History of the Energiewende

Origin of the term "Energiewende"

In the 1970s, the term "Energiewende" was born in an attempt by opponents of nuclear power to show that an alternative energy supply was possible.

The term “Energiewende” (which we translate here as "energy transition") did not just come about in the past few years. In fact, it was coined in a 1980 study by Germany's Institute for Applied Ecology.

That groundbreaking publication was perhaps the first to argue that economic growth is possible with lower energy consumption – a theme later taken up in many books, such as Factor 4 from 1998. Previous publications, such as Limits to Growth (1972), mainly consisted of warnings without proposing specific solutions. The Energiewende was one of the first attempts to propose a holistic solution, and it consisted of renewable energy and energy efficiency. Published as a book in 1982, Energiewende’s subtitle is "Growth and Prosperity Without Oil and Uranium."

The Institute of Applied Ecology had itself only just been founded with funding not only from environmental organizations (such as Friends of the Earth), but also from a Protestant organization that funded research. To this day, conservation and conservatism remain closely related in Germany, and this connection means that conservative politicians in Germany cannot be assumed to oppose renewables, as is the case elsewhere. On the contrary, a number of prominent proponents of renewables are members of the Christian Democrats (CDU), such as Peter Ahmels, who headed the German Wind Energy Association (BWE) for eleven years.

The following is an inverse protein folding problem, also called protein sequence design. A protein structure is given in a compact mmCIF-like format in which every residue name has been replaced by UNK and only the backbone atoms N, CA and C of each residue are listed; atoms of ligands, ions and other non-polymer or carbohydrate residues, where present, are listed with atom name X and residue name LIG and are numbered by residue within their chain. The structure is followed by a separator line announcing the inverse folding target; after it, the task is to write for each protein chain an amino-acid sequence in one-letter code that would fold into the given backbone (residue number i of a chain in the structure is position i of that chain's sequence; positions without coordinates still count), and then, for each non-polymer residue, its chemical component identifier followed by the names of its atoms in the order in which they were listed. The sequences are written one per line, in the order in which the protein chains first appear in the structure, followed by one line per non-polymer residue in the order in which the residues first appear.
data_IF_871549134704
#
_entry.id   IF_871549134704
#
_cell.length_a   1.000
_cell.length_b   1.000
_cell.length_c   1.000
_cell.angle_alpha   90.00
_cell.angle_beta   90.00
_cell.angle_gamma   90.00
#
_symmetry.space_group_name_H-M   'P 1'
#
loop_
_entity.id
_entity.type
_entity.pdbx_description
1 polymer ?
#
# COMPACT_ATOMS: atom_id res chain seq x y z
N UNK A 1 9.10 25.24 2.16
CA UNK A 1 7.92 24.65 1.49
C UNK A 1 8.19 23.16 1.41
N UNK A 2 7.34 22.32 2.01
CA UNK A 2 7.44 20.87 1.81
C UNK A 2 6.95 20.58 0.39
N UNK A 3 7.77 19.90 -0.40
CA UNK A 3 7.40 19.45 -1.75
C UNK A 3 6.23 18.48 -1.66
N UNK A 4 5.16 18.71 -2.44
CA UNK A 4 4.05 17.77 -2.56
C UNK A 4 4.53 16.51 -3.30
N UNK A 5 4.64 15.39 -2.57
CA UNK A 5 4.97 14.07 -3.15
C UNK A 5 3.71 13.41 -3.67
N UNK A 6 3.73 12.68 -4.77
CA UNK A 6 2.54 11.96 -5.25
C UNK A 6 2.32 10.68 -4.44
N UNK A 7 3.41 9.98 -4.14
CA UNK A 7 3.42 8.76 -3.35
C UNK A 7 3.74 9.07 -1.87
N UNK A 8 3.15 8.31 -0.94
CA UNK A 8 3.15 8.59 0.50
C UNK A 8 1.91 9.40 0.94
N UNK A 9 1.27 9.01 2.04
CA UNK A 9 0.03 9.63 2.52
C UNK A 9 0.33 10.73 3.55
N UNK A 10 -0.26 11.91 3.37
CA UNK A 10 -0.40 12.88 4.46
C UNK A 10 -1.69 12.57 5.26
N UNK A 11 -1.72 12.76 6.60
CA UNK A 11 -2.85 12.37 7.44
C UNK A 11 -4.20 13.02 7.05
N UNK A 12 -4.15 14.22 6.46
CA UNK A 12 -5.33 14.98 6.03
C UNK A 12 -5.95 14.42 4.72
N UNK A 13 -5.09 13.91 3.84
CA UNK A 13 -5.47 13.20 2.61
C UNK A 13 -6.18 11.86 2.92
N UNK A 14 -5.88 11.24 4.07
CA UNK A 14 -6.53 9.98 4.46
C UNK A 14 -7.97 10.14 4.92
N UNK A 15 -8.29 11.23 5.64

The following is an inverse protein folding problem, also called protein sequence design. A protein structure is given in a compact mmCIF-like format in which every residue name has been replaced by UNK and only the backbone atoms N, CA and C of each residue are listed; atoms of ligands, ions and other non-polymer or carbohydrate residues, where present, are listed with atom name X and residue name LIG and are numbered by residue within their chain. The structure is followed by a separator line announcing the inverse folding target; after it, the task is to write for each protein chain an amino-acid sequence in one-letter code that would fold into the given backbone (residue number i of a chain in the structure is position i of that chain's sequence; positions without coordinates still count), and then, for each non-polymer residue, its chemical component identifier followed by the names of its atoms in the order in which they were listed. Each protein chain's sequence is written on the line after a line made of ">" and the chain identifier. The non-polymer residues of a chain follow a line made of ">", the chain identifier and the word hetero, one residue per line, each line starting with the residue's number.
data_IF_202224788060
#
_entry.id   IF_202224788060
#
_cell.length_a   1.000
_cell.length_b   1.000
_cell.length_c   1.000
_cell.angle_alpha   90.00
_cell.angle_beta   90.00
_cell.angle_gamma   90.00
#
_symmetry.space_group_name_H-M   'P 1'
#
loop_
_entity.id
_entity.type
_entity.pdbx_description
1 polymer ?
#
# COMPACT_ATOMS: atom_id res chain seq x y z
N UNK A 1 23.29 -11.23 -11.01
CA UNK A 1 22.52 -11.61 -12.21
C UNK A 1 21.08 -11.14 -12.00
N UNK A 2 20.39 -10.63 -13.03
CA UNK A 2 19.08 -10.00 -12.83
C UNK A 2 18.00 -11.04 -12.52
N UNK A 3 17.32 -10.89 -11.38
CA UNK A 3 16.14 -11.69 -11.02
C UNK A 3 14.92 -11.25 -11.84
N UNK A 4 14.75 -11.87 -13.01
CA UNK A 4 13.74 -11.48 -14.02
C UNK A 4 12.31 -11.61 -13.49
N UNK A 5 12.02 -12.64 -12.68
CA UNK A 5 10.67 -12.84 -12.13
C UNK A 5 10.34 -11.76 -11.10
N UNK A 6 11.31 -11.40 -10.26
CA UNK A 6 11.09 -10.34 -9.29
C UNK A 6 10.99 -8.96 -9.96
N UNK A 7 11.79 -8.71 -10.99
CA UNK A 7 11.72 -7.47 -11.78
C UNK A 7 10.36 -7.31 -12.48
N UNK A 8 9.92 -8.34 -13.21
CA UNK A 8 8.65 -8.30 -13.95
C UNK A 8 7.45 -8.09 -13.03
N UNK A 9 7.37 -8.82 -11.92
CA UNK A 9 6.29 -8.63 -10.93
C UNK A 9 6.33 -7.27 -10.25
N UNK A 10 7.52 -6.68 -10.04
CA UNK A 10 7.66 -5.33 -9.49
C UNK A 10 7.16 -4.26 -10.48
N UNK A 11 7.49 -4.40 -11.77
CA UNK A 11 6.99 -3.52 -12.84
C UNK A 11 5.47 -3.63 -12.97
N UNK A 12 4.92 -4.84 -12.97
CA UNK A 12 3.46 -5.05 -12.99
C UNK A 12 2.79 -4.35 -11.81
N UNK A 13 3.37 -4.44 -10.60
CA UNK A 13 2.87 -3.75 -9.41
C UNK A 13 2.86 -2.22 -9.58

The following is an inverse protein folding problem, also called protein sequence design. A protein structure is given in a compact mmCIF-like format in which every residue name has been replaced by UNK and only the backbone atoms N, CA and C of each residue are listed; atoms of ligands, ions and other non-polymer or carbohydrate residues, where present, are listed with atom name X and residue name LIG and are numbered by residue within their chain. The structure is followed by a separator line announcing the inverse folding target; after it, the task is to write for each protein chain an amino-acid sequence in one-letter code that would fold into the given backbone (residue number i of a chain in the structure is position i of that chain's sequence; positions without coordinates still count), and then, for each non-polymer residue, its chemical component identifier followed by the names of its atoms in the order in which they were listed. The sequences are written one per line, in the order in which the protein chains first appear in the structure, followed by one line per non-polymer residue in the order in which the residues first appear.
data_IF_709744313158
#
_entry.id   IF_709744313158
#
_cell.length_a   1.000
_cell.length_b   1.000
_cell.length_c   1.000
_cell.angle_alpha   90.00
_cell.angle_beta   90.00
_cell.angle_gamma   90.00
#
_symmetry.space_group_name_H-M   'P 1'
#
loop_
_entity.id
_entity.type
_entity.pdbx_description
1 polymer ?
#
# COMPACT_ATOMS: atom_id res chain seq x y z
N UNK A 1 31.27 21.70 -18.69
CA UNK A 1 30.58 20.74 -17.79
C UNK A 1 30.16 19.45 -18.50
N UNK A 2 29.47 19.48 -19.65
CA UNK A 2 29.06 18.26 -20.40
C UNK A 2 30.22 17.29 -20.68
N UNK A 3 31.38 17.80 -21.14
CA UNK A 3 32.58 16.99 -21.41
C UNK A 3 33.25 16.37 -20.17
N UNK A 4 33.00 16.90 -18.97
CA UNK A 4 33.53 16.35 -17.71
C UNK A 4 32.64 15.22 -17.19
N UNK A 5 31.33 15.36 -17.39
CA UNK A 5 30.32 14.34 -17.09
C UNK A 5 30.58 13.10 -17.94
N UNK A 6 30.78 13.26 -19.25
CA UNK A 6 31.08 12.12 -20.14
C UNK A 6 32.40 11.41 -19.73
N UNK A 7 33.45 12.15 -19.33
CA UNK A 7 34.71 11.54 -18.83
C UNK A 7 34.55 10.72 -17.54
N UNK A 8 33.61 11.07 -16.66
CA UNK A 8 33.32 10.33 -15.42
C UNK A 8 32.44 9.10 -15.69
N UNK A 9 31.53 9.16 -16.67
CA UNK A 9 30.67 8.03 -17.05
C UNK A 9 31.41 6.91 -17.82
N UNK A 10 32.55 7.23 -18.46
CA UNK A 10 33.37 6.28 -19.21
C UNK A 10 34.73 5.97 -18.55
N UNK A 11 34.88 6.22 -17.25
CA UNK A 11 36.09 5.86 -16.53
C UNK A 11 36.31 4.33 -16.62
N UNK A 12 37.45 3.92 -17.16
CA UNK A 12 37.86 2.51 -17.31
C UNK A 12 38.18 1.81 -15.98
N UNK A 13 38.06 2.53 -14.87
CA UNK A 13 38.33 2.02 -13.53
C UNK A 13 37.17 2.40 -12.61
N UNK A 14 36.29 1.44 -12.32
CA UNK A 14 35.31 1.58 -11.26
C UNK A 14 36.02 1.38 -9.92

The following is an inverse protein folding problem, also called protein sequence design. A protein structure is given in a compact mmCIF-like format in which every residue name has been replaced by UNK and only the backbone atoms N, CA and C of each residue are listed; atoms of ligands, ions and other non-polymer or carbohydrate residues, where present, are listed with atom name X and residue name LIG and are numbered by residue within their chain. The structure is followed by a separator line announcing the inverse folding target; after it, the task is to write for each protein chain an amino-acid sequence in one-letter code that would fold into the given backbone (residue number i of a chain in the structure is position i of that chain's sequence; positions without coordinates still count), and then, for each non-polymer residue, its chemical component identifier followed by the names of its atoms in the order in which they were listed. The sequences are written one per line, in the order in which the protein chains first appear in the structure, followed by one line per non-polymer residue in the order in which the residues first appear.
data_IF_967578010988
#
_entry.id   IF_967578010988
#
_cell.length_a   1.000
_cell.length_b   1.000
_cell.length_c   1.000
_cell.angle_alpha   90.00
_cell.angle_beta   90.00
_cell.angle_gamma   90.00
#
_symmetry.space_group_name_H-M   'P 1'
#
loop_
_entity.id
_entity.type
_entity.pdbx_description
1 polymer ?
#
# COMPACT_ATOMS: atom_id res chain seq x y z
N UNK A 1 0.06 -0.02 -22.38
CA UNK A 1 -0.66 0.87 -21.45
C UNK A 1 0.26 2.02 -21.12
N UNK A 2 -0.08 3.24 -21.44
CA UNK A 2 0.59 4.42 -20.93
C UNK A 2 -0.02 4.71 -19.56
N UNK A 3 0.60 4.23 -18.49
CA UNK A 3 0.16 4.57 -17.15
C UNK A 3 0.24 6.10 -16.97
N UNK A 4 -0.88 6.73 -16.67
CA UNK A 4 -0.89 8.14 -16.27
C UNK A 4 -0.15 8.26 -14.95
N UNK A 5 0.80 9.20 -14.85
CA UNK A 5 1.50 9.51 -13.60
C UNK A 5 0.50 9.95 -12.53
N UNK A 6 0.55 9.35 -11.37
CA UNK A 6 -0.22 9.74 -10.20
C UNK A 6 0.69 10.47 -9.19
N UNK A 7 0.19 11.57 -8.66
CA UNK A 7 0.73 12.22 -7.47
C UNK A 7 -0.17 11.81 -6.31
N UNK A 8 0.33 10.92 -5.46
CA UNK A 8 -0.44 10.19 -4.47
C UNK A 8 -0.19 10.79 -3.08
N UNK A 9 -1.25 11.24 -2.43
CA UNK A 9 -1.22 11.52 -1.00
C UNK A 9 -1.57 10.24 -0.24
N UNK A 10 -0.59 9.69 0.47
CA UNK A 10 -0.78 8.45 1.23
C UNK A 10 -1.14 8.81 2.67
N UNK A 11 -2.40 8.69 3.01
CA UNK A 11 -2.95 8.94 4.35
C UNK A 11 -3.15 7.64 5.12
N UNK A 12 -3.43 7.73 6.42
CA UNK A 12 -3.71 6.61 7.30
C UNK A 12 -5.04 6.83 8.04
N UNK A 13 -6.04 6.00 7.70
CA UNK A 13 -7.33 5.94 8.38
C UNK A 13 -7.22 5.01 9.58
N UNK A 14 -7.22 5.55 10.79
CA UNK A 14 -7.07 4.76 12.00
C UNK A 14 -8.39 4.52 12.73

Another good example is German solar activist Wolf von Fabeck, who helped institute the first feed-in tariffs in Germany in his town of Aachen in the late 1980s. A former military officer, von Fabeck became an environmentalist when he saw the effects of acid rain brought about by coal plant emissions, and he became a proponent of solar when he realized the impossibility of protecting nuclear power plants from military attack. The first meetings he held about solar power took place at his local church, and his pastor was his main associate in the beginning. Other examples include Franz Alt, author of Der ökologische Jesus (The Ecological Jesus). A number of modern churches in Germany have solar roofs.